Teachers Oppose Parcel Tax to Raise Their Pay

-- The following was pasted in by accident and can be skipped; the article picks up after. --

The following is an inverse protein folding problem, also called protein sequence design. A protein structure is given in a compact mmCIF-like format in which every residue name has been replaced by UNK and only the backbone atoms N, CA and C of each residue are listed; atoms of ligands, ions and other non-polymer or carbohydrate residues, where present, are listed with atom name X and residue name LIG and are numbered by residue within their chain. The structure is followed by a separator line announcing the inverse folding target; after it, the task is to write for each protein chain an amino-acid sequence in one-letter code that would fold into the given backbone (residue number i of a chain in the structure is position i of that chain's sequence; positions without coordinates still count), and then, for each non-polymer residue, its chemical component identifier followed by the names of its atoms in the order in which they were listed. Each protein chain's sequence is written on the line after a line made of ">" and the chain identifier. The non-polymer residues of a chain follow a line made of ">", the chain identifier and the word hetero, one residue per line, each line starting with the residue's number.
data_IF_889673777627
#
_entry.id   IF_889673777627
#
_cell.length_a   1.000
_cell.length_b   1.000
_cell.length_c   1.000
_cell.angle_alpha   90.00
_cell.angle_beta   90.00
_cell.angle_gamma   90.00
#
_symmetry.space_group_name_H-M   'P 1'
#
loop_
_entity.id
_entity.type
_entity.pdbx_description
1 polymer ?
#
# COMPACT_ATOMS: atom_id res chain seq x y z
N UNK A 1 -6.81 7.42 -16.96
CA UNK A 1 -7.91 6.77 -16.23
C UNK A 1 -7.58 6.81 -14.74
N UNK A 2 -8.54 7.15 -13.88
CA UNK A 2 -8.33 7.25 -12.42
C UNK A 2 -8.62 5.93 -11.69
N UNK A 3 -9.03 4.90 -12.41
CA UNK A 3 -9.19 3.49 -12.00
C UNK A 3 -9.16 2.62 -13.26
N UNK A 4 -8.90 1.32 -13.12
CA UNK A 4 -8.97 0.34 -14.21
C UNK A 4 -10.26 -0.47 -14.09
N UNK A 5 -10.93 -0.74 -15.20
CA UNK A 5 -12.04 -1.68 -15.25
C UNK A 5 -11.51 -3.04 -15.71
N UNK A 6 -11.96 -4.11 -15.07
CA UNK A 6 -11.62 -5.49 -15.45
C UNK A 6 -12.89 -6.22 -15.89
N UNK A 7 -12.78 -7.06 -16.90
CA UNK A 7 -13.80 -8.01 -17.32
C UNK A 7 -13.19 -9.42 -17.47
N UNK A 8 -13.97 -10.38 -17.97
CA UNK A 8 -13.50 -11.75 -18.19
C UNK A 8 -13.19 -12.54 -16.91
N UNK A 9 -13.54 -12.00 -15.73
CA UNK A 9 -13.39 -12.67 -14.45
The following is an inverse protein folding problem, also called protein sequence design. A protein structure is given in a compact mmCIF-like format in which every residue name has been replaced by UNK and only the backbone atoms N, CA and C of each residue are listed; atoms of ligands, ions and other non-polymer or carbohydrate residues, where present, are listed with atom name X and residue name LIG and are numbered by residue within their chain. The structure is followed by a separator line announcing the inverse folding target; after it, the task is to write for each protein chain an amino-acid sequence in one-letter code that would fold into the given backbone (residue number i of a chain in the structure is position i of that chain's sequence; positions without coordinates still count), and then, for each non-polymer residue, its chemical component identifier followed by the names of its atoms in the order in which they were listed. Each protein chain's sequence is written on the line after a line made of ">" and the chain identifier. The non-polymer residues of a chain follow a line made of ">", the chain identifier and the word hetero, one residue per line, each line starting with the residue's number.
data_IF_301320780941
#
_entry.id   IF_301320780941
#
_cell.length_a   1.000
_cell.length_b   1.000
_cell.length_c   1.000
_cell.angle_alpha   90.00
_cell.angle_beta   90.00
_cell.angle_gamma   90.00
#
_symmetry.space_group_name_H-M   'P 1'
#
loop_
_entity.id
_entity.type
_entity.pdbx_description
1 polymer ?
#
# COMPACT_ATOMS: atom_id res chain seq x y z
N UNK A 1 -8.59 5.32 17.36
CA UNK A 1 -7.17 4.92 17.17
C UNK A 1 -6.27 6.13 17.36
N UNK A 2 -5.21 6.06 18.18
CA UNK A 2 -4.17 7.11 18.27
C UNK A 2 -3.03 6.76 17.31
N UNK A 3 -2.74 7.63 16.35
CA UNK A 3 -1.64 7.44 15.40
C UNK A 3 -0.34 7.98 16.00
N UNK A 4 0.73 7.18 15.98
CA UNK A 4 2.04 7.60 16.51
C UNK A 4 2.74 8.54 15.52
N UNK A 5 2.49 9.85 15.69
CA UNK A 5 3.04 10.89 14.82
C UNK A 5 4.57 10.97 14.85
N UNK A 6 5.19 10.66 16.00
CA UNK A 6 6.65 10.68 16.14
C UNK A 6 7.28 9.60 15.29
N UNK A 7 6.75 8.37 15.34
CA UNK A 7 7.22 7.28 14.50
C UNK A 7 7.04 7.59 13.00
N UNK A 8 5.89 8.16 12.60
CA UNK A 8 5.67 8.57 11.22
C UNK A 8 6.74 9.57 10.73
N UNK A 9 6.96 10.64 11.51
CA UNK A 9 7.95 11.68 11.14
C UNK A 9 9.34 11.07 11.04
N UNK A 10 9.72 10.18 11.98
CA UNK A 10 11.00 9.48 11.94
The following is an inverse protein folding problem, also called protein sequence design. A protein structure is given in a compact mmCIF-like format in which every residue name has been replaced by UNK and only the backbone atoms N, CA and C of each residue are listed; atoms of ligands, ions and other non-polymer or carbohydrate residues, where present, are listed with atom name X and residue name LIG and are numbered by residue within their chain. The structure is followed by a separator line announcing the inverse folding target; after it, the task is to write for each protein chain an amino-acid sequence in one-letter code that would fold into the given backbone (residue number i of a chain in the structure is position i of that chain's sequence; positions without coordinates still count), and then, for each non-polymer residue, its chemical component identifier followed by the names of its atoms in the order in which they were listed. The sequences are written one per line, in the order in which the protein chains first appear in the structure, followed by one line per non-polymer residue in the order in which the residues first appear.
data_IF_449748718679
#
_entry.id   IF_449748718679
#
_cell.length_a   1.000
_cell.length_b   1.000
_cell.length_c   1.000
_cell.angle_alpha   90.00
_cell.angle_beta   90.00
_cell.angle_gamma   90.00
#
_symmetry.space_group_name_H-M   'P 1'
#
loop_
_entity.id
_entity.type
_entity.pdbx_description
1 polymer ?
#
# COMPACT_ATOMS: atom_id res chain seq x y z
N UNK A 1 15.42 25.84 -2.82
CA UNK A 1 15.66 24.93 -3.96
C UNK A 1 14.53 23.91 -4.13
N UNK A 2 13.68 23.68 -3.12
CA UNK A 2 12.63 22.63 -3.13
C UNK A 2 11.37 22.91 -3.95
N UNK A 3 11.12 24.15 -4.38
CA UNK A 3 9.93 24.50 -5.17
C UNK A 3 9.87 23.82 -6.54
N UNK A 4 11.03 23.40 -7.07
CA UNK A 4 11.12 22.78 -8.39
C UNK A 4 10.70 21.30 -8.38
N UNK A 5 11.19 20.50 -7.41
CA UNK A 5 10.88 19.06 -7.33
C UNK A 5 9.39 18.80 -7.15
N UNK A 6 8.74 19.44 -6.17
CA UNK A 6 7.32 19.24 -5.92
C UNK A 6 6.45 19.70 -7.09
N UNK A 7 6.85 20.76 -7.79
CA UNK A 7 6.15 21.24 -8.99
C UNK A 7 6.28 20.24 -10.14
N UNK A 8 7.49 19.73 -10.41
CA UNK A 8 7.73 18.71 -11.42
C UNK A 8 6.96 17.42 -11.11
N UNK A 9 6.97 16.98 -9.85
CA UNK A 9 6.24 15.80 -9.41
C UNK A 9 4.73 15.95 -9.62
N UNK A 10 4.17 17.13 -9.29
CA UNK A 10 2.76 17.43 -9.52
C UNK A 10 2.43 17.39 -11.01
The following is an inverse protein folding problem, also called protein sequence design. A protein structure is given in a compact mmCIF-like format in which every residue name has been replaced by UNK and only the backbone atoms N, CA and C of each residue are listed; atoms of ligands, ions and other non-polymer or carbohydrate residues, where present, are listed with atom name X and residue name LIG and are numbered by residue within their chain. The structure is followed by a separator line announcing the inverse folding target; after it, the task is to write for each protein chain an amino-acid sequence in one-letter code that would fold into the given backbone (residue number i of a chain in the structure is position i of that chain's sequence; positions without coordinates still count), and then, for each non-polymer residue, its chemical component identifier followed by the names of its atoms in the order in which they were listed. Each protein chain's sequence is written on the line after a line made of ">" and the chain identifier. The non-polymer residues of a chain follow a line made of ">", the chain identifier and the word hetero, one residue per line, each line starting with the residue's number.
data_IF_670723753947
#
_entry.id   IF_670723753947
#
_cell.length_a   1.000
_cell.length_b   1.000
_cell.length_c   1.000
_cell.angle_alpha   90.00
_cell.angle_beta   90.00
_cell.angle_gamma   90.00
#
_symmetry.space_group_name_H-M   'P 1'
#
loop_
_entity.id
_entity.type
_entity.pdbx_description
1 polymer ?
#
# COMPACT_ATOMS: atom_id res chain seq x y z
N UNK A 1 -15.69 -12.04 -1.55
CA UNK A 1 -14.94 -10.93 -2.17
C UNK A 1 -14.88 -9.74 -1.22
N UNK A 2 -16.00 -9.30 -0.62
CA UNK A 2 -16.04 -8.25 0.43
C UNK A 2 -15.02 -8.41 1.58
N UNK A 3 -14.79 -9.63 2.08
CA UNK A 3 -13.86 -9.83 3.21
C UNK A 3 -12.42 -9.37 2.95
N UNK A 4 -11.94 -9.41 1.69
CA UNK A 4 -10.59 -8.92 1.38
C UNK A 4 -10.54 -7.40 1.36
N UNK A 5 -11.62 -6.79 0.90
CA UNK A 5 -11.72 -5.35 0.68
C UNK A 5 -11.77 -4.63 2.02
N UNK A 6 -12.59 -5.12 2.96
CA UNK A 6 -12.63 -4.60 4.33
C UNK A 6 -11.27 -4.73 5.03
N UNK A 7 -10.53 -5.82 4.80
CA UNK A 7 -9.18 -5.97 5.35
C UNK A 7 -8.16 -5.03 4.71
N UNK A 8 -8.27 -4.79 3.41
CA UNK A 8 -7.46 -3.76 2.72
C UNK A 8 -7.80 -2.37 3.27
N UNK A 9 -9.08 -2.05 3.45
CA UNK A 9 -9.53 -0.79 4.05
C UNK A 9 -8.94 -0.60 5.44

By Ken A. Epstein JackOConnellmug.jpgIt may seem a little difficult to understand why understand Oakland teachers are opposing a parcel tax measure on the Nov. 4 ballot that would raise teachers’ pay by about $10 million a year. But more than 100 members of the Oakland Education Association’s Representative Council voted  last week unanimously, with one abstention, to oppose Measure N, which could provide teachers with as much as a 7 percent salary increase. The measure was placed on the ballot in August at a specially called board meeting by State Administrator Vince Mathews and his boss, State Supt. Of Public Instruction Jack O’Connell, over the objection of six of the board’s seven members. The cost to local property owners would be  $20 annually for 10 years.  To pass, the measure needs to receive the support of two-thirds of the voters. The purpose of the proposed tax is to support teachers, accelerate the repayment of the district’s $100 million loan from the state and to provide support for the charter schools in the district, according to Hilary McLean, O’Connell’s press secretary. “There’s not consensus, but at the end of the day, (State Administrator) Mathews and Jack O’Connell felt that this made the most sense for the good of the district,” she said. Many teachers are calling the initiative “Jack’s tax,” said OEA President Betty Olson-Jones. “This was done with complete lack of public input and accountability. As long as the district is state controlled, there is no guarantee that the money will be used for teacher salaries.” Teachers’ main reasons for opposing the measure are that it  provides funding for charter schools and that it has no funds for raises for clerks, custodians and other district employees, she said. The measure would encourage more charters to start in Oakland, Olson-Jones said. “The district has already lost 8,000 student to charter schools, which are publicly funded and privately run without oversight. ” In addition, the tax is unfair because it would be the same for owners of large properties as for small  property owners, she said. Teachers’ union leaders and school board members had urged O’Connelll to postpone putting the measure on the ballot to allow for public input to modify the measure to better fit the needs and interests of people in Oakland.
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